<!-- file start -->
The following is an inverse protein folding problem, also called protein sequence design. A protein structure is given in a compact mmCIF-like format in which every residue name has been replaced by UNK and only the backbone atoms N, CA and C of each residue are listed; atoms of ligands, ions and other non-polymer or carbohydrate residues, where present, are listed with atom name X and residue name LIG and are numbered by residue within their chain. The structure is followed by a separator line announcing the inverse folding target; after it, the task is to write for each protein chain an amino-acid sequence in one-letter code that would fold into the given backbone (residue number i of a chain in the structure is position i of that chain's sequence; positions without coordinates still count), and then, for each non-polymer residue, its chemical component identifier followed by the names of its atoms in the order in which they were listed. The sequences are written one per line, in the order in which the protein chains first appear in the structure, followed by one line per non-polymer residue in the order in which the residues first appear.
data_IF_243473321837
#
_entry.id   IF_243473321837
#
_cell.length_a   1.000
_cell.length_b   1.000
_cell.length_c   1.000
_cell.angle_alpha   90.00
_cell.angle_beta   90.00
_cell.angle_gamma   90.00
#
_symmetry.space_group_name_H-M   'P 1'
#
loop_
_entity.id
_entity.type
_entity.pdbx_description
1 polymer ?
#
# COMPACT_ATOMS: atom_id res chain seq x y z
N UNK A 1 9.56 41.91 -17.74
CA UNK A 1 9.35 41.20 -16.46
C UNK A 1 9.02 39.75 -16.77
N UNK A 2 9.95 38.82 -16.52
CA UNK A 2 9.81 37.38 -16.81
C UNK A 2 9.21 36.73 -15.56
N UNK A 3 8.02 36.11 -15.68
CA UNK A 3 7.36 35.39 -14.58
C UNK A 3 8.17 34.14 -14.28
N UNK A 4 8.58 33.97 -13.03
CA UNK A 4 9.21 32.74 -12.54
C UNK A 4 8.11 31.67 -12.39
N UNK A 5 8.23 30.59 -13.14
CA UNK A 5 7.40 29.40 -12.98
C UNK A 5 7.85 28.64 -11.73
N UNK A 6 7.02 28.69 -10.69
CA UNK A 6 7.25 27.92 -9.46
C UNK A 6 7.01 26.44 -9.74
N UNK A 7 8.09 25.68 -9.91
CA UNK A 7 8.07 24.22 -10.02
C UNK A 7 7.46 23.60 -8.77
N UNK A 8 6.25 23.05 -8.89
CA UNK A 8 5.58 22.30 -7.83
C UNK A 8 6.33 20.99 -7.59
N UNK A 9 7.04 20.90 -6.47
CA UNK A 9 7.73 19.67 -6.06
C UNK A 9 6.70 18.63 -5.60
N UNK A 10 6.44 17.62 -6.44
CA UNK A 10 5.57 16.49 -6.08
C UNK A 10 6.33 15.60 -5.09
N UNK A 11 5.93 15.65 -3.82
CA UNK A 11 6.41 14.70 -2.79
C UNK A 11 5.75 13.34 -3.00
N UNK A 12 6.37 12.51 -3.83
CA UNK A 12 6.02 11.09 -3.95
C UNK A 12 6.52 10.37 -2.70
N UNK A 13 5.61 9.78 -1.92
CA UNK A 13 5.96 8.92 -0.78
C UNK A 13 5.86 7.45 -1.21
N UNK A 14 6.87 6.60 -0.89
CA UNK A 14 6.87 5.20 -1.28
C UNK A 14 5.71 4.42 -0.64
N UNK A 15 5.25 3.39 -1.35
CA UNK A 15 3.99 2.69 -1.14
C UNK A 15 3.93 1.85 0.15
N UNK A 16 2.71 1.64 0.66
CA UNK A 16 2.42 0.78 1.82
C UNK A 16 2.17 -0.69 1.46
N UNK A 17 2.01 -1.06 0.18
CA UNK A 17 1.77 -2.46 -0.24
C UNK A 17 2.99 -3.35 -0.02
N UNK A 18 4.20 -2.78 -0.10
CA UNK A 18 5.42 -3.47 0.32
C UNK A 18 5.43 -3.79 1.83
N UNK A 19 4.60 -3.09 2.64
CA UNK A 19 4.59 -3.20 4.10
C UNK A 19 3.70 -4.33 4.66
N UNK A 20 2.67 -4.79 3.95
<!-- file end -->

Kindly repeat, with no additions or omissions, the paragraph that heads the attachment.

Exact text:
The following is an inverse protein folding problem, also called protein sequence design. A protein structure is given in a compact mmCIF-like format in which every residue name has been replaced by UNK and only the backbone atoms N, CA and C of each residue are listed; atoms of ligands, ions and other non-polymer or carbohydrate residues, where present, are listed with atom name X and residue name LIG and are numbered by residue within their chain. The structure is followed by a separator line announcing the inverse folding target; after it, the task is to write for each protein chain an amino-acid sequence in one-letter code that would fold into the given backbone (residue number i of a chain in the structure is position i of that chain's sequence; positions without coordinates still count), and then, for each non-polymer residue, its chemical component identifier followed by the names of its atoms in the order in which they were listed. The sequences are written one per line, in the order in which the protein chains first appear in the structure, followed by one line per non-polymer residue in the order in which the residues first appear.